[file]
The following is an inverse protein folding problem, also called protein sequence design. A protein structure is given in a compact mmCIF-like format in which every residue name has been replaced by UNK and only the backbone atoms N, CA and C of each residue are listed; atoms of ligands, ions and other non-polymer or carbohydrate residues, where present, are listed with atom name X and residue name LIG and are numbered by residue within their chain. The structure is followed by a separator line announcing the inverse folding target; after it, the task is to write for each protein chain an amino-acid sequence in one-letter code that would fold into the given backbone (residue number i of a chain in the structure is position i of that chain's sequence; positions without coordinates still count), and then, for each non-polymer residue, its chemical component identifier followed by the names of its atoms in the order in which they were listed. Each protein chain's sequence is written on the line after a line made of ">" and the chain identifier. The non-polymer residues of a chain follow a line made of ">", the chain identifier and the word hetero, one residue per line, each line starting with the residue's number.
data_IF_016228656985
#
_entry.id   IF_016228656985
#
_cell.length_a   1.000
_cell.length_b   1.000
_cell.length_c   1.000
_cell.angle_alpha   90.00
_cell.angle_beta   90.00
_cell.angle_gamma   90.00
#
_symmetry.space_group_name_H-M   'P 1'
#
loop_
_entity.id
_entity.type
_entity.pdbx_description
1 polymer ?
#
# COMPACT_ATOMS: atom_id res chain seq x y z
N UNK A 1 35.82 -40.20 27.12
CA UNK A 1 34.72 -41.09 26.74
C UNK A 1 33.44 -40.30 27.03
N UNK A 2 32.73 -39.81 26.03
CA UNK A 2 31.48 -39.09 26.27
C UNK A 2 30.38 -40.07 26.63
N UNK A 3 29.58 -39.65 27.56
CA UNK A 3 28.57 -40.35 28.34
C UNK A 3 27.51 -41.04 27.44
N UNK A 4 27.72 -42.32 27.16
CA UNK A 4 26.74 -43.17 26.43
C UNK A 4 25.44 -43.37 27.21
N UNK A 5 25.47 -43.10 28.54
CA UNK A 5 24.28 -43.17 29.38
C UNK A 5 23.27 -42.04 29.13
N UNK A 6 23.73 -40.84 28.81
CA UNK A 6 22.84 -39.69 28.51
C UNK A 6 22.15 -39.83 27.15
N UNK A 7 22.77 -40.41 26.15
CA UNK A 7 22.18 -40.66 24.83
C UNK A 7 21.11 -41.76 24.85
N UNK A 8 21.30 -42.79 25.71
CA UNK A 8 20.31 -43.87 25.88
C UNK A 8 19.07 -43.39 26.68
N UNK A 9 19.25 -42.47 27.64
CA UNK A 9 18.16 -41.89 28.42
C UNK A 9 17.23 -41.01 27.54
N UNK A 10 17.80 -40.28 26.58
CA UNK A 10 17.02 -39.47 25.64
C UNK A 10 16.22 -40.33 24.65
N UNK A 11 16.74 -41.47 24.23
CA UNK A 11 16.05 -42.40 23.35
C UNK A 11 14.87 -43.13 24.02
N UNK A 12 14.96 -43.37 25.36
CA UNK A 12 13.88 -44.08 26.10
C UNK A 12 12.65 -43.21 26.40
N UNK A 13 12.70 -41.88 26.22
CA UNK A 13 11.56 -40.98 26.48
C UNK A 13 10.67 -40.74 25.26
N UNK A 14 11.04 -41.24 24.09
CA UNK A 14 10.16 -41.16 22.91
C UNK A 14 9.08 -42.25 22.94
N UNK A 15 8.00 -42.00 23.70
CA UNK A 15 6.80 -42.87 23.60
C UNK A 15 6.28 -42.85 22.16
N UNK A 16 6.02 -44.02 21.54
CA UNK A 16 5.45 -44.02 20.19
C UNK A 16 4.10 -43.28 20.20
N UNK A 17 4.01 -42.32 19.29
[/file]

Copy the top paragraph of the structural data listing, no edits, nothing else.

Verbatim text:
The following is an inverse protein folding problem, also called protein sequence design. A protein structure is given in a compact mmCIF-like format in which every residue name has been replaced by UNK and only the backbone atoms N, CA and C of each residue are listed; atoms of ligands, ions and other non-polymer or carbohydrate residues, where present, are listed with atom name X and residue name LIG and are numbered by residue within their chain. The structure is followed by a separator line announcing the inverse folding target; after it, the task is to write for each protein chain an amino-acid sequence in one-letter code that would fold into the given backbone (residue number i of a chain in the structure is position i of that chain's sequence; positions without coordinates still count), and then, for each non-polymer residue, its chemical component identifier followed by the names of its atoms in the order in which they were listed. Each protein chain's sequence is written on the line after a line made of ">" and the chain identifier. The non-polymer residues of a chain follow a line made of ">", the chain identifier and the word hetero, one residue per line, each line starting with the residue's number.